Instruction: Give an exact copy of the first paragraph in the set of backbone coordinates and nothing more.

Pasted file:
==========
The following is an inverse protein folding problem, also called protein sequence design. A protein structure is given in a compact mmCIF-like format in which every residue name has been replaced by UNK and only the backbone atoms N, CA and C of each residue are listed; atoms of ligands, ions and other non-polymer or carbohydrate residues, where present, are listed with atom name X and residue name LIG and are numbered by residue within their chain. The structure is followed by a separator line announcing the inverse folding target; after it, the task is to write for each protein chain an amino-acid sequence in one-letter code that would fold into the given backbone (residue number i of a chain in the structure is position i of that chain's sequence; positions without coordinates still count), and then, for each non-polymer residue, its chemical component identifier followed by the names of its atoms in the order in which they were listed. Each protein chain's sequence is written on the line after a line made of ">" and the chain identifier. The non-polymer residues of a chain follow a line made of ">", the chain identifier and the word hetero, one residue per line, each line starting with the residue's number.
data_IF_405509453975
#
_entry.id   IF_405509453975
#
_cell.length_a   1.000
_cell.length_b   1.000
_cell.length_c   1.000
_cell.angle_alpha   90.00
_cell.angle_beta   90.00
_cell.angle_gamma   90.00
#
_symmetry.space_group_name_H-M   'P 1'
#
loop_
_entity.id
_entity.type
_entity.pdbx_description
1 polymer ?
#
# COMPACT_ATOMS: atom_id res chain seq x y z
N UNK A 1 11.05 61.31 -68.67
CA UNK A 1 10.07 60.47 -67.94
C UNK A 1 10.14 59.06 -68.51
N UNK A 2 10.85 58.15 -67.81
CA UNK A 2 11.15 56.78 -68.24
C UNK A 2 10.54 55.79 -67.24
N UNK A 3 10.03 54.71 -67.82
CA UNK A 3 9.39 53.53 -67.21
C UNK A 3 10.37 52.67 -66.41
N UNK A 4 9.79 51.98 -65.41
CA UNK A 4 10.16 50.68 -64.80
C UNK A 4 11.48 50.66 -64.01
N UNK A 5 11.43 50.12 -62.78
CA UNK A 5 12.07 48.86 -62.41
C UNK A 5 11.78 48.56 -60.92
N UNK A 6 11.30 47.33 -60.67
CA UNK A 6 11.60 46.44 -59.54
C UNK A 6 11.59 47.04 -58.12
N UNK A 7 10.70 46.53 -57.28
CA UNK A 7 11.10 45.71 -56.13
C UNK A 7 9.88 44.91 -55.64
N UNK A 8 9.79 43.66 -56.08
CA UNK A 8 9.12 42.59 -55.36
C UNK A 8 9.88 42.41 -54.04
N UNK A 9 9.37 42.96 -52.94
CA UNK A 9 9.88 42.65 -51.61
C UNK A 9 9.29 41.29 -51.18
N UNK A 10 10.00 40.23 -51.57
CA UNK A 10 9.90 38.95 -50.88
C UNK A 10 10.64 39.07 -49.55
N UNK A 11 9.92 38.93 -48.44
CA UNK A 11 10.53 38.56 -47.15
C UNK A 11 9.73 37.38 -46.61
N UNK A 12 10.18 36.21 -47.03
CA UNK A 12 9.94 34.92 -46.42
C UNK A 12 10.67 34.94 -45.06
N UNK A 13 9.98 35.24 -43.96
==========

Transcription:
The following is an inverse protein folding problem, also called protein sequence design. A protein structure is given in a compact mmCIF-like format in which every residue name has been replaced by UNK and only the backbone atoms N, CA and C of each residue are listed; atoms of ligands, ions and other non-polymer or carbohydrate residues, where present, are listed with atom name X and residue name LIG and are numbered by residue within their chain. The structure is followed by a separator line announcing the inverse folding target; after it, the task is to write for each protein chain an amino-acid sequence in one-letter code that would fold into the given backbone (residue number i of a chain in the structure is position i of that chain's sequence; positions without coordinates still count), and then, for each non-polymer residue, its chemical component identifier followed by the names of its atoms in the order in which they were listed. Each protein chain's sequence is written on the line after a line made of ">" and the chain identifier. The non-polymer residues of a chain follow a line made of ">", the chain identifier and the word hetero, one residue per line, each line starting with the residue's number.